By Robin McGrath
Oceanside Press: Flatrock, NF 1997.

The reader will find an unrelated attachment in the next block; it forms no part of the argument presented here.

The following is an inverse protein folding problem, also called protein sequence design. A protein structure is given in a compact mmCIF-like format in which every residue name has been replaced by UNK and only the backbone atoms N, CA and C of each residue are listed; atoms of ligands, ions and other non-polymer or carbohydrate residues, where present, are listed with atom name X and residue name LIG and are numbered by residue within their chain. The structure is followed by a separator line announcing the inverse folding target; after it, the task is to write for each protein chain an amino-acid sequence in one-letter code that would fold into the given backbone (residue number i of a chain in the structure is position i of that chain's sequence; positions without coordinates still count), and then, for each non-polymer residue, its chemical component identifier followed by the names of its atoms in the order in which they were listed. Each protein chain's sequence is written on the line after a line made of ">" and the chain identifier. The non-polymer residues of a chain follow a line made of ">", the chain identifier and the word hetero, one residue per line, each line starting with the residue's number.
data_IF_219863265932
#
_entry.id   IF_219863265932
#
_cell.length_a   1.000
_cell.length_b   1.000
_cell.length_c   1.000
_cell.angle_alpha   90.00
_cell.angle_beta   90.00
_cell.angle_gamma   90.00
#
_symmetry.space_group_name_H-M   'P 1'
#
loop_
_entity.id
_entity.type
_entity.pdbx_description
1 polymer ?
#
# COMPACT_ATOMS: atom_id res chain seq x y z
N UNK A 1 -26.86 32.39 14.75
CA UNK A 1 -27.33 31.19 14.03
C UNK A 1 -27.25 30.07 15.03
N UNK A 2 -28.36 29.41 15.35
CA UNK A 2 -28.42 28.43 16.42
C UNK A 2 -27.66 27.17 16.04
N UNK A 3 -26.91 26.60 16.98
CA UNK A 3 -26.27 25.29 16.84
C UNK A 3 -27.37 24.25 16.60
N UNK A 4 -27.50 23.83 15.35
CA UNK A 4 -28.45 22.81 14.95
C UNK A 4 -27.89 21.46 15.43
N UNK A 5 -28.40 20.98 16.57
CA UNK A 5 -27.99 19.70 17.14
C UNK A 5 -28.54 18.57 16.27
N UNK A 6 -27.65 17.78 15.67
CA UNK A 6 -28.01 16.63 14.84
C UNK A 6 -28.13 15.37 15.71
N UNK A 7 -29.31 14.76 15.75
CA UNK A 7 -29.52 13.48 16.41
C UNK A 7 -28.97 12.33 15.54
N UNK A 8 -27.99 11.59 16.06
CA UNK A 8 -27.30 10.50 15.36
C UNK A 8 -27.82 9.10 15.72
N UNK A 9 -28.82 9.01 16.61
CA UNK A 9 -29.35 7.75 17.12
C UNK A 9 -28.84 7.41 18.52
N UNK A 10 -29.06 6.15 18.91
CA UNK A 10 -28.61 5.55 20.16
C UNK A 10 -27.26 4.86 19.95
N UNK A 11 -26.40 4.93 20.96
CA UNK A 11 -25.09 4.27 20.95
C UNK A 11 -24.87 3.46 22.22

The town of Torbay, Newfoundland, is located ten kilometres outside the capital city, St. John's, and is home to over 5000 people. As small town go, it has the usual complement of schools and churches; it has a library, a museum, service clubs, and shops. If you are living in Torbay, you can be christened, go to day care, play baseball, join the volunteer fire brigade, arrange a divorce, and eventually get buried. If you are a visitor, you can buy gas, get a haircut, have a meal, find a souvenir, or take a walk. On the surface, it sounds like every other small town in North America. Nothing could be farther from the truth. Torbay has a history that is longer, more colourful and more interesting than almost any place of a similar size on the continent, and this culture and heritage has shaped what it is today: one of the most captivating modern outports on an island full of wonderful villages, magnificent scenery and talkative, welcoming residents.
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